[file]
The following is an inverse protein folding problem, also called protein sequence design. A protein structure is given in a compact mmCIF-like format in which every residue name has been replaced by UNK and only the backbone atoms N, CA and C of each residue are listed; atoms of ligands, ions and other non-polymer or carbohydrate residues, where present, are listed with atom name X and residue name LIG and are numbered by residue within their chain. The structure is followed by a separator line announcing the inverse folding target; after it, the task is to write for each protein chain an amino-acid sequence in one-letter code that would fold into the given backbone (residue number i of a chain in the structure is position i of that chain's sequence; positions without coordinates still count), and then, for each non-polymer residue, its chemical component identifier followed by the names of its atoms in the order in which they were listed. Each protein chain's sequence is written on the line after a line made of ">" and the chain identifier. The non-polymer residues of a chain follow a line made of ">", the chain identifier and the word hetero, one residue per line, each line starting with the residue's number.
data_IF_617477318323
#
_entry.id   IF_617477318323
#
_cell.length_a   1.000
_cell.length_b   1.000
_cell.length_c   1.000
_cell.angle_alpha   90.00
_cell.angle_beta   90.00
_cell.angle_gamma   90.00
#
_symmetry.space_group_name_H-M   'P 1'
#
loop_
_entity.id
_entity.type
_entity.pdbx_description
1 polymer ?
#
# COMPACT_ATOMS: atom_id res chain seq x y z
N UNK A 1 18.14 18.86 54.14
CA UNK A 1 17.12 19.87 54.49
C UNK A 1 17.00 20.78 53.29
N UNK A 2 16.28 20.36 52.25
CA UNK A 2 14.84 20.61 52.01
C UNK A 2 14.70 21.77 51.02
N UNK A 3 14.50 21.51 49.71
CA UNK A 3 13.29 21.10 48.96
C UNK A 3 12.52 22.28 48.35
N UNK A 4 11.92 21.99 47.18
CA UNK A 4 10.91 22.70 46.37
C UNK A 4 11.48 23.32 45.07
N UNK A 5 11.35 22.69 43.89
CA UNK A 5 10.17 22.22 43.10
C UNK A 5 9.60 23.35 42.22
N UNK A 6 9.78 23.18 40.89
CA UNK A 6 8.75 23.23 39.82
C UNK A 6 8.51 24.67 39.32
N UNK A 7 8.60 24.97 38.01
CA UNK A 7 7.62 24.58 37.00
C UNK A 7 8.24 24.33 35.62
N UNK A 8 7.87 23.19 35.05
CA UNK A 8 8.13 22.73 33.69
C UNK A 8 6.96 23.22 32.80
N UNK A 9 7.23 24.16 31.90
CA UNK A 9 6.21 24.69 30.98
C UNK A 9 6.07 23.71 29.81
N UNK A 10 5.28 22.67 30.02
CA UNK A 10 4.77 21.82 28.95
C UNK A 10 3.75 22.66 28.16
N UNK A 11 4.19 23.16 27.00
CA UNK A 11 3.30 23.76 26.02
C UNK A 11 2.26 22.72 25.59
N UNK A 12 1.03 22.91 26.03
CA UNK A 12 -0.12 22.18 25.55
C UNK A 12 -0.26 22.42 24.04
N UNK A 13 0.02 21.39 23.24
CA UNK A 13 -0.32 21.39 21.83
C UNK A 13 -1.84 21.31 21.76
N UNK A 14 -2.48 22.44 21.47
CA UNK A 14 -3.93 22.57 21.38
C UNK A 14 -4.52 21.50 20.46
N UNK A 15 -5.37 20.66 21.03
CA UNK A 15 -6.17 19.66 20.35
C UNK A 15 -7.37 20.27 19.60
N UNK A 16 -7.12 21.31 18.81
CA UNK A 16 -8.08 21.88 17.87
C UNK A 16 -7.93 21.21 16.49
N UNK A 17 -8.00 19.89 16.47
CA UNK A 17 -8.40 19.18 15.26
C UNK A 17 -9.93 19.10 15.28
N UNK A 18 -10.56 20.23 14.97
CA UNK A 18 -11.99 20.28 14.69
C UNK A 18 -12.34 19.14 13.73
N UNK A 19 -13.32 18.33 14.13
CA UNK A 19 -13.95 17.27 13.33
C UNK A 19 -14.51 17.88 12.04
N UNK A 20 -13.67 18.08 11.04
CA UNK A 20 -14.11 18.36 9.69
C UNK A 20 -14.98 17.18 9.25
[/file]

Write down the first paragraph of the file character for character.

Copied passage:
The following is an inverse protein folding problem, also called protein sequence design. A protein structure is given in a compact mmCIF-like format in which every residue name has been replaced by UNK and only the backbone atoms N, CA and C of each residue are listed; atoms of ligands, ions and other non-polymer or carbohydrate residues, where present, are listed with atom name X and residue name LIG and are numbered by residue within their chain. The structure is followed by a separator line announcing the inverse folding target; after it, the task is to write for each protein chain an amino-acid sequence in one-letter code that would fold into the given backbone (residue number i of a chain in the structure is position i of that chain's sequence; positions without coordinates still count), and then, for each non-polymer residue, its chemical component identifier followed by the names of its atoms in the order in which they were listed. Each protein chain's sequence is written on the line after a line made of ">" and the chain identifier. The non-polymer residues of a chain follow a line made of ">", the chain identifier and the word hetero, one residue per line, each line starting with the residue's number.